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OS Blog: Windows, Linux Highlights From Around the Web

May 17, 2005 12:00 PM ET

Computerworld - Windows Genuine Advantage is coming. In its battle against software counterfeiting and piracy, Microsoft will require users to prove they've got a valid installation of Windows before receiving software updates. If a copy of Windows hasn't yet been properly activated, users will be asked for their product key code.

The program is currently opt-in in the U.S., but will be mandatory later this year, the company announced in January (see story). It is also mandatory for certain international uses (see story).



"In the second half of 2005, visitors to the Microsoft Download Center and Windows Update will be required to participate in WGA in order to access content," David Lazar, Microsoft's director of Genuine Windows, told BetaNews in a detailed interview.

One of the knocks on desktop Linux has been in the mobile world, where users still complain there isn't robust driver support for wireless options. According to Tom's Hardware, HP Europe has been working with distributors of Ubuntu Linux "to offer its customers an operating system that is tailored to work 100 percent with the hardware - including wired and wireless network, Bluetooth IrDA and IEEE1394 - of selected notebooks. Supported devices are the notebook models nx6110, nc6120, nc6220, nc6230, and nc6000." However it doesn't appear that the program is expanding to the U.S. anytime soon.

May 10


Wow, talk about getting personal.

SCO CEO Darl McBride has reportedly challenged the identity of the woman who runs the popular anti-SCO blog Groklaw, claiming author Pamela Jones isn't who she says she is (a paralegal turned journalist).

OS newsletter author Maureen O'Gara, considered part of the pro-Windows camp by many Linux fans, seemed to back McBride's suspicions. "How come such an influence peddler is so mysterious?" she asks in a piece for Linux Business News.

That's a rather odd query from someone in the authoring business, given the centuries-long tradition of influential figures writing anonymously, from "Publius" (the pen name of Alexander Hamilton, John Jay and James Madison for the Federalist Papers) to "Atrios" (a popular liberal blogger whose identity was unknown for awhile) and Primary Colors' "Anonymous" (Joe Klein turned out to be the author of that "fictional account" of a Bill Clinton-like presidential campaign). It's even stranger today, considering how easy it is for someone to mask their public identity when posting online someplace like Blogspot. For that matter, how many people know who "CmdrTaco" is at the popular geek site Slashdot?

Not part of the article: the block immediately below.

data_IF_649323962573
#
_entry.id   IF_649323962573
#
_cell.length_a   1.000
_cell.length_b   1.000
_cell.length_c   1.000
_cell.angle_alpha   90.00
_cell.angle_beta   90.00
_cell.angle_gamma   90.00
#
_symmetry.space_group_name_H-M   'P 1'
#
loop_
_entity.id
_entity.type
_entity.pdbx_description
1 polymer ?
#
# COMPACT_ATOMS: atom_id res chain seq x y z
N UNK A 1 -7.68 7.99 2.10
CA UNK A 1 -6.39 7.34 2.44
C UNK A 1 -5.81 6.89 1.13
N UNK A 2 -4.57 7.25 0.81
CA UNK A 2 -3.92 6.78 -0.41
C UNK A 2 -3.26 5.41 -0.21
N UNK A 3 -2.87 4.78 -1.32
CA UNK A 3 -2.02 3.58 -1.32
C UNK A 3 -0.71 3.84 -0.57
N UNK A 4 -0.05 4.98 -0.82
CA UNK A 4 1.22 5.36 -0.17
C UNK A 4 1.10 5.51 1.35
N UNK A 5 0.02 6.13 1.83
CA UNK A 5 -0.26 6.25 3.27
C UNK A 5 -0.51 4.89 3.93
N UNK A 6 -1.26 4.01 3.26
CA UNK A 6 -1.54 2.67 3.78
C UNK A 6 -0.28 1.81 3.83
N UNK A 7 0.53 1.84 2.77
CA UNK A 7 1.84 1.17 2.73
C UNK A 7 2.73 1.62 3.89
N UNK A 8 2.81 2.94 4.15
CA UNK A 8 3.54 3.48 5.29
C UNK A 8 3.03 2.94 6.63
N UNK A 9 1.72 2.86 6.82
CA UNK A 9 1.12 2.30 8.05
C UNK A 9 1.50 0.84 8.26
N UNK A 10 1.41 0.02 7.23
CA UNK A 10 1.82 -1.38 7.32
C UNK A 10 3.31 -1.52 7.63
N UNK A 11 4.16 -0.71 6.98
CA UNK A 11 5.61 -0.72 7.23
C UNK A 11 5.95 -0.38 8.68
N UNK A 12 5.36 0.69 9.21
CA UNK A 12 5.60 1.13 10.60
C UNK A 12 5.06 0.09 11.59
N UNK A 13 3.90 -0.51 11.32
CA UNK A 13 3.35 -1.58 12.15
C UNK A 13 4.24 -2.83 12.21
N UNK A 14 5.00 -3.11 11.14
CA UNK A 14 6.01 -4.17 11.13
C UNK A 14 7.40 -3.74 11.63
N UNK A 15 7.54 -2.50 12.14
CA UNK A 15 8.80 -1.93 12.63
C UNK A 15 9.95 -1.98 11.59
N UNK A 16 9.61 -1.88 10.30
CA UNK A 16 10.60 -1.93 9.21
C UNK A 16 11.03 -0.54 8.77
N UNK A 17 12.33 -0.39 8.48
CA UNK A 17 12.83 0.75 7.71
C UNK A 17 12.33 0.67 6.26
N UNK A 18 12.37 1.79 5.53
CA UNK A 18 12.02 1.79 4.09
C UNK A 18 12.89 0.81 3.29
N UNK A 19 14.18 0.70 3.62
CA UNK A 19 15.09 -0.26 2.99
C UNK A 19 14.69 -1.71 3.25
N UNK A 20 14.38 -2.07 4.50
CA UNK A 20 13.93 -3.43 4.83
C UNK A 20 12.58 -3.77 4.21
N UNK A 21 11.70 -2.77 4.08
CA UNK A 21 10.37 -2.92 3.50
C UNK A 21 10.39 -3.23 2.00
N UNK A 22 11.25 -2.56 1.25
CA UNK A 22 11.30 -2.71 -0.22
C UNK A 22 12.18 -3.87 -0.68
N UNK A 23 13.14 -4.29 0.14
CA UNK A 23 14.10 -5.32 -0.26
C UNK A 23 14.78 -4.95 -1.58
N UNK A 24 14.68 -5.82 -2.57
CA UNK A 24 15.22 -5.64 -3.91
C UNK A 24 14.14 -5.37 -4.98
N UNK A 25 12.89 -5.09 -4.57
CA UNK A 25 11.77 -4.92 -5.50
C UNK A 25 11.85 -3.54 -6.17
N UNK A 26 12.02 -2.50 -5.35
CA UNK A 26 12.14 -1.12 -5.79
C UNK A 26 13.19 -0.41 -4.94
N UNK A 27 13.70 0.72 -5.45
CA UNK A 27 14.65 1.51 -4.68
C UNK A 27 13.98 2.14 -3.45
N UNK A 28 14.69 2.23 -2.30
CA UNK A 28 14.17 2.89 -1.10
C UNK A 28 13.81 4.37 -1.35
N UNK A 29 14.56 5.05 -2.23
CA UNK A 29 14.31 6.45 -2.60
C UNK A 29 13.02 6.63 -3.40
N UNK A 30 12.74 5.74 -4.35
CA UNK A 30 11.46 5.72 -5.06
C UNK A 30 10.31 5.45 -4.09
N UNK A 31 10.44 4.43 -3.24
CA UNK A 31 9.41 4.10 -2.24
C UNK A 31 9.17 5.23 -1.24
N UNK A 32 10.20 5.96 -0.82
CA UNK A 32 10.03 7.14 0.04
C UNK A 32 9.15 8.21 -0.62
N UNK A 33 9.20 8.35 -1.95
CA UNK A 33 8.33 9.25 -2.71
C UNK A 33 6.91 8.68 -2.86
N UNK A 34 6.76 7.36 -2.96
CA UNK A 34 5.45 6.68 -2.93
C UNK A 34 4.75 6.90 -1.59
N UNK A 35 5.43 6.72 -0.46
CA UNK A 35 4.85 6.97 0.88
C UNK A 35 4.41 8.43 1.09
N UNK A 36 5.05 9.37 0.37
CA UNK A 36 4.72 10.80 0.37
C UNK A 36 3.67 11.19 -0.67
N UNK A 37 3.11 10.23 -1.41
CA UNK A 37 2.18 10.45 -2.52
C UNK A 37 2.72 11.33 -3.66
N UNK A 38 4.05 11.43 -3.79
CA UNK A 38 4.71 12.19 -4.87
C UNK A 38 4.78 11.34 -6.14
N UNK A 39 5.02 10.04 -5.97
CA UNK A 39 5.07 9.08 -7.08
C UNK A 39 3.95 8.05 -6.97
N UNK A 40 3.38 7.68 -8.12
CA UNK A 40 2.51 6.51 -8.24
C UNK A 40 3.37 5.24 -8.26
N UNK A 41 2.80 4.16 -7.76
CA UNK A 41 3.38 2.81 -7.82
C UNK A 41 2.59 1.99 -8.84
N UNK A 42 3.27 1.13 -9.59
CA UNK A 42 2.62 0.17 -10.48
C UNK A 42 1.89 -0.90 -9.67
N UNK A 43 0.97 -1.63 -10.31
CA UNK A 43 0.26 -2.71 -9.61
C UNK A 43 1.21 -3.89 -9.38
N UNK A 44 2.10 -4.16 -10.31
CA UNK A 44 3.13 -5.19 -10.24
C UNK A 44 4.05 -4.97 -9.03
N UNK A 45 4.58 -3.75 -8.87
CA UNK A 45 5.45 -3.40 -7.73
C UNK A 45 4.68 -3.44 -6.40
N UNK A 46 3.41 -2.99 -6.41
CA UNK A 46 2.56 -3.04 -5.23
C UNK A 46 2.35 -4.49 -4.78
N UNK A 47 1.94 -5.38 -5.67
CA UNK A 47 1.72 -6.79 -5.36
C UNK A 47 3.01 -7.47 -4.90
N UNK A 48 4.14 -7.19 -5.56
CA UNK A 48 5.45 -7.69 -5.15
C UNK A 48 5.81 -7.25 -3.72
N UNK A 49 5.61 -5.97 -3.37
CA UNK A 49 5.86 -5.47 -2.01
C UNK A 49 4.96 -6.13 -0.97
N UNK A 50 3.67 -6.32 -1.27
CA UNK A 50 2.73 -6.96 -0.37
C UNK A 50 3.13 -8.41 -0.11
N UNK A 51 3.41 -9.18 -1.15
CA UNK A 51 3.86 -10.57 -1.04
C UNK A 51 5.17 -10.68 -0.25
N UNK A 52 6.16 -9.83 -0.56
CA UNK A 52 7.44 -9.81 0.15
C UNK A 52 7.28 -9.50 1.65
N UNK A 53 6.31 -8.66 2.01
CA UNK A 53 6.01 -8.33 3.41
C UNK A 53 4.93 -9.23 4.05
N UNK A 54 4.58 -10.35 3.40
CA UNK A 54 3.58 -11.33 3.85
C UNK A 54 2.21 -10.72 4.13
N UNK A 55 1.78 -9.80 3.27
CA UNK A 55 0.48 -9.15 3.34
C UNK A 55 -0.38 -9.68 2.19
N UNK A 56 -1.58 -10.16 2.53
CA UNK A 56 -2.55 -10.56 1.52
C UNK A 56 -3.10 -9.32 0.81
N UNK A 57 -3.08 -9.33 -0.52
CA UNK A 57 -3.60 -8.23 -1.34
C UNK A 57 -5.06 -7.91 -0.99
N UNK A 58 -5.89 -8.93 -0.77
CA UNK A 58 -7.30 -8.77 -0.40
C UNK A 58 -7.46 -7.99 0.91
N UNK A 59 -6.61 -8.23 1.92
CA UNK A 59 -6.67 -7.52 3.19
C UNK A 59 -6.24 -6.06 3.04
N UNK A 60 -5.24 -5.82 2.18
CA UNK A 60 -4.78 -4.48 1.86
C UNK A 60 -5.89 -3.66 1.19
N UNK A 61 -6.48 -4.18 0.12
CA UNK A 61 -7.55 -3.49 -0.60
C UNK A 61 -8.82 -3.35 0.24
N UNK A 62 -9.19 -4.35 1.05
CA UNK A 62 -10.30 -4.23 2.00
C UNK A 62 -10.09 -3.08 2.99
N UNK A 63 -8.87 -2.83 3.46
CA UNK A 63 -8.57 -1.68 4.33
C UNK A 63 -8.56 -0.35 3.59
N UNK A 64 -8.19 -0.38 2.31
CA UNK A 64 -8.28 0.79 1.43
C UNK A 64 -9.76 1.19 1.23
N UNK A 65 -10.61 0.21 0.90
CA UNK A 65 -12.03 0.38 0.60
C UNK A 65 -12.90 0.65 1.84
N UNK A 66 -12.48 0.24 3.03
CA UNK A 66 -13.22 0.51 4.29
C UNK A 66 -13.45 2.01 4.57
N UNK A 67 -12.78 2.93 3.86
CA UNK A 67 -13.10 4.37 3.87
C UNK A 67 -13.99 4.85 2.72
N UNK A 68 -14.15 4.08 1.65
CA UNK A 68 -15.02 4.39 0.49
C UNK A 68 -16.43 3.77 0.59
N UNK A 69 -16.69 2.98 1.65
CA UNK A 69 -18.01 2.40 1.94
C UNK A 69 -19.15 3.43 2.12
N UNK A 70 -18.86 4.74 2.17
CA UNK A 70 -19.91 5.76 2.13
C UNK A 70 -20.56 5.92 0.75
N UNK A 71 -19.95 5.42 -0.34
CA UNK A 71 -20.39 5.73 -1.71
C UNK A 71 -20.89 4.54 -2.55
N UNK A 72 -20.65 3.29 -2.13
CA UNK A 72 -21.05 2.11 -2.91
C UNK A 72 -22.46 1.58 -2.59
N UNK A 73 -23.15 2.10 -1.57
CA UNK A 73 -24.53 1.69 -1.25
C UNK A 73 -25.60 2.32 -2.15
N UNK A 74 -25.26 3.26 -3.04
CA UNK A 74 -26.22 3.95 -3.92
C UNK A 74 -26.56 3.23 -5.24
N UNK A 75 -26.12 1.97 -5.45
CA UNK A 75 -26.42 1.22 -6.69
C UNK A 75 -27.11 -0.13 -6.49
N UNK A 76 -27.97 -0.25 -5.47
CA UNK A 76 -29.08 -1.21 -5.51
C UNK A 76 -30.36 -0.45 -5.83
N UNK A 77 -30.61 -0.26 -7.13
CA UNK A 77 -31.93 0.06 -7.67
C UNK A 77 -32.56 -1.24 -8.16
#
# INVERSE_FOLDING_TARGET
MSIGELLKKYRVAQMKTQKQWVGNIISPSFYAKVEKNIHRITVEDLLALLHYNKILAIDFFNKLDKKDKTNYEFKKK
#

I suppose it's fair to wonder how any blogger can spend what looks like a huge amount of time and effort covering these cases if she also needs to earn a living. Because what makes Groklaw stand out isn't its rants against SCO's claims of Linux IP ownership -- lots of people do that -- but its depth of coverage surrounding SCO's various lawsuits. But maybe she's efficient. Maybe she doesn't sleep much. Maybe she has a trust fund.

It's a pretty large leap to insinuate that perhaps Groklaw is a front for IBM's lawyers, as O'Gara coyly dances around (by noting the question was asked "by a reporter" if there was a connection). But what's most irritating about this, if O'Gara is accurately portraying McBride's comments, is that the SCO CEO said his company has been investigating the identity of the Groklaw's creator and that the situation is "much different than advertised" and "all is not as it appears."

Darl, if you've found out something interesting and relevant about Groklaw's creator, TELL US WHAT YOU KNOW. To simply raise suspicions based on alleged "evidence" that you won't actually reveal seems quite a bit more objectionable than bloggers posting commentary that you feel is misleading, whoever they are. Actually, some might say it sounds a bit like the SCO suit against IBM.

May 4


Microsoft "Technical Evangelist" Robert Scoble has put the call out for 20 "super users" to give detailed feedback on Longhorn while it's in development. The group has been dubbed "Team 99," named for the "the road you drive from my house to get up to the Longhorn bar," he explains. "So, Team 99 is the team that'll take us to Longhorn's launch."

Scoble is seeking nominations to the exclusive group, seeking people who are well-known and trusted in the developer community. One interesting requirement: "All members must be bloggers," although all will have to sign non-disclosure agreements on what they hear at their team meetings.

If you've got a nomination, you can tell HIM on this Microsoft Developers Network thread. Our sister company the IDG News Service has posted a story on the effort.

May 3


Start-up QCD Microsystems Inc. says it's developed a way to use Windows graphical admin tools to oversee Linux systems. QCD's InterStructures lets sysadmins use Windows MMC to administer Samba, DHCP, Apache HTTP, Linux services and Web proxies, according to the company Web site.



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